LONSBERRY: Bob Congel Was A Builder

 Bob Congel was a builder.

               He reshaped the face of Syracuse in a way no one had in a hundred years, and his legacy in brick and mortar and belief will survive him in his hometown for another generation and more.

               Bob Congel was a builder.

               Of malls, of dreams, of a business, of Syracuse. Of places and efforts and a future others could not see and only he could create.

               He came on the scene with some backhoes and bulldozers and the fire-in-the-belly grit that defines Central New York. The Salt City was just a little past ripe, its century of manufacturing might about to crest and fall and crater in that Rust Belt interregnum that awaits the next big thing. It was a season of transition and uncertainty, a bubble about to burst or a reality about to dawn, a fate around the corner and a path that had to be chosen.

               And, as much as anybody, Bob Congel chose the path.

               In the hulks of empty industry, he saw offices and homes and businesses, setting a pattern that has dominated Syracuse development since. In the flats down by the lake, where the waste of generations tainted the land and the water and the future, he saw a retail magnet that would bring jobs and dollars from across the Northeast to his hometown.

               In his day, and in his way, Bob Congel probably did more to stabilize the Syracuse economy and build for its future than anyone else in the business community.

               And that’s not bad for a guy who wore a hardhat to work.

               Or a guy who seemingly had to drag Syracuse kicking and screaming every foot of the way.

               He went into malls when malls were big, and a good chunk of the Northeast was on Congel land when it did its shopping. That was all fun in the food court, but it was bareknuckle competition in the marketplace, as developers and families competed for tenants and market share, and the gamble inherent in development paid off some places but not others. But Bob Congel took the hits and took the wins and, when it came time to do it big, he came home.

               To Oil City, where Syracuse’s greatest asset had been used as an industrial toilet since the days of coal oil and turpentine. He decided to build a mall, a crowning mall, at the south shore of Onondaga Lake, near a creek that was an open sewer when it rained and on soil that was toxic as far as you could dig.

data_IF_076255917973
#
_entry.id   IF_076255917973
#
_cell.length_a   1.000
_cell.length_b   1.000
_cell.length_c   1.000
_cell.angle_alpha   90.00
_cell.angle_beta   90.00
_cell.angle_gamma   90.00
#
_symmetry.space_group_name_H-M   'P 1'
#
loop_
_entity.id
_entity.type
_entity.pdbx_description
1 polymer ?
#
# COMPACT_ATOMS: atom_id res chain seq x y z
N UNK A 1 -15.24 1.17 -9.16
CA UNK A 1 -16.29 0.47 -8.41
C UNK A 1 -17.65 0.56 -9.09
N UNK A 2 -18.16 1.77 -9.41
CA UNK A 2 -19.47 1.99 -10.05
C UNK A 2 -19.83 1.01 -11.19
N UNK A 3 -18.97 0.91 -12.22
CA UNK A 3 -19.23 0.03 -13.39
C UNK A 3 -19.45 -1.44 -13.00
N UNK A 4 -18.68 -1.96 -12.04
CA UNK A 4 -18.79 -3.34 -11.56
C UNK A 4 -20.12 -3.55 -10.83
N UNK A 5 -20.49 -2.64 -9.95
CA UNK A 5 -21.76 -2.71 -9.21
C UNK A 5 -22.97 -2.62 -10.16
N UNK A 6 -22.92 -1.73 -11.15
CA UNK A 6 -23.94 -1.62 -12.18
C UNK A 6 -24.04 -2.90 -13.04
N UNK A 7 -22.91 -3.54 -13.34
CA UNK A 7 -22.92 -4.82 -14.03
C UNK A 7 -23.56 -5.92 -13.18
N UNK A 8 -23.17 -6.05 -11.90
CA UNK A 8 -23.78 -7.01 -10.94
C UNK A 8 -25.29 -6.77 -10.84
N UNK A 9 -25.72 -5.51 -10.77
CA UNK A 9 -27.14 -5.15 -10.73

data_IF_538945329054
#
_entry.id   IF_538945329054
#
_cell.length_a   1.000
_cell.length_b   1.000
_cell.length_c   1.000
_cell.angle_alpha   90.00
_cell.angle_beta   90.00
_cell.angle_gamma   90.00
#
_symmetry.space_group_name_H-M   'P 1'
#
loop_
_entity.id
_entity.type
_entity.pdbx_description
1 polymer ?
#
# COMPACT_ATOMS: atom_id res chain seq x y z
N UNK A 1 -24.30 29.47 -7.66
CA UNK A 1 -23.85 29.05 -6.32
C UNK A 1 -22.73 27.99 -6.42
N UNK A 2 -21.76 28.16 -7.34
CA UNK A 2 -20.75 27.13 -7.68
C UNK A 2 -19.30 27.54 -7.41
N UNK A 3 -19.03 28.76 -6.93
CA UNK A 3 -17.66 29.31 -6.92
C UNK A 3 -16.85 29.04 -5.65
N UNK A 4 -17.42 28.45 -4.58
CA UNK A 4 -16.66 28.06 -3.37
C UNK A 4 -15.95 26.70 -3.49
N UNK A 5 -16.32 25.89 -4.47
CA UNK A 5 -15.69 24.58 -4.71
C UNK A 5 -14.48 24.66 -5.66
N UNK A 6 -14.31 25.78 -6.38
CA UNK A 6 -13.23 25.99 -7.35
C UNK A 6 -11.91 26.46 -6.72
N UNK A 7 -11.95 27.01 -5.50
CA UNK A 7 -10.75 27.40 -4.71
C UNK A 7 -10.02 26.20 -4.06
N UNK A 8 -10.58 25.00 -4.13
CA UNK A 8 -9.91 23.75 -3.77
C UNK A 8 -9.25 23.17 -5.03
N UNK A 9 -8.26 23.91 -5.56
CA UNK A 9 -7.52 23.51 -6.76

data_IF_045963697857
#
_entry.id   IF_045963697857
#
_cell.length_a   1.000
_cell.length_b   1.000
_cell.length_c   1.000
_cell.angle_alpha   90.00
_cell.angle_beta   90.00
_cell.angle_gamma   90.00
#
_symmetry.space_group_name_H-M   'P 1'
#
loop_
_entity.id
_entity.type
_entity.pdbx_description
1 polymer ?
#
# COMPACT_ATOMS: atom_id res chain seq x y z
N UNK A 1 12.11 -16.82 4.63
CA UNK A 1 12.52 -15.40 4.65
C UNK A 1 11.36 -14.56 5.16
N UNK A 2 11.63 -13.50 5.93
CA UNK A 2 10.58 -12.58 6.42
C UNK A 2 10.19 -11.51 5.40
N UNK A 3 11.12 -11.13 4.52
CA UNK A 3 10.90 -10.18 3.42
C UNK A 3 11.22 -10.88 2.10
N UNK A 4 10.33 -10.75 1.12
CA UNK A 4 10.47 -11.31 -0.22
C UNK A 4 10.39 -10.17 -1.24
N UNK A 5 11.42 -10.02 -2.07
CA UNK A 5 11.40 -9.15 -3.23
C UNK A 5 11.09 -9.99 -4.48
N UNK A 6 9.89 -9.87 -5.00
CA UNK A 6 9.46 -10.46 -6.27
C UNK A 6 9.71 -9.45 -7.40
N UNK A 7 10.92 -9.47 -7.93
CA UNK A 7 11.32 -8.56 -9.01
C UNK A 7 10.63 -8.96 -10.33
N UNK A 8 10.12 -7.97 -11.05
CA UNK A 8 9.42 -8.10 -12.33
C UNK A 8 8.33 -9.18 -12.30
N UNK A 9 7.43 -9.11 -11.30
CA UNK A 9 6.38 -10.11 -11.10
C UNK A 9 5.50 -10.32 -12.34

He didn’t talk about reclaiming the lake, he rolled up his sleeves, unleashed his heavy equipment, and he reclaimed the lake. He physically demonstrated each day to passing commuters that the scars of yesterday’s prosperity could make way for the dream of tomorrow’s development.

               And it rose. First as the Carousel Mall and later as Destiny USA, a lavish, dramatically outsized attraction dedicated in every square foot to the premise that if you build it they will come.


               Bob Congel built a mall the size and magnitude of which could in no way be justified by the population or wealth of Central New York. He built more market than Syracuse had customers. It was a gamble, and a demonstration of faith – not just in himself, but in his hometown.

               And it worked.

               The license plates and the zip codes proved it.

               The thousands of jobs created and lives bettered, and untold sales taxes collected, proved it.

               As did the stabilization of the Congel corridor, with the New Process Gear water tower on one end and the Destiny USA wind turbines on the other, and a chance for rejuvenation between, the prospects for a Solar Street miracle.

               Franklin Square is Franklin Square because of Bob Congel, and the abandoned brick heaps of the 19thCentury are being refitted and reborn for the 21stCentury because of the ideas and the initiative of Bob Congel.

               It wasn’t always perfect, sometimes he stepped on toes, City Hall didn’t always agree. He played smart, he played hard, he played to win. He started with nothing, he ended with something, and he made things better in between.

               And his American dream came true. He created wealth for himself and others. He did his best work at home and gave his greatest gifts to his neighbors. And today people will watch eagles fly above land he reclaimed and repurposed by force of will and commitment to cause.

               Bob Congel was a builder.

               He reshaped the face of Syracuse in a way no one had in a hundred years, and his legacy in brick and mortar and belief will survive him in his hometown for another generation and more.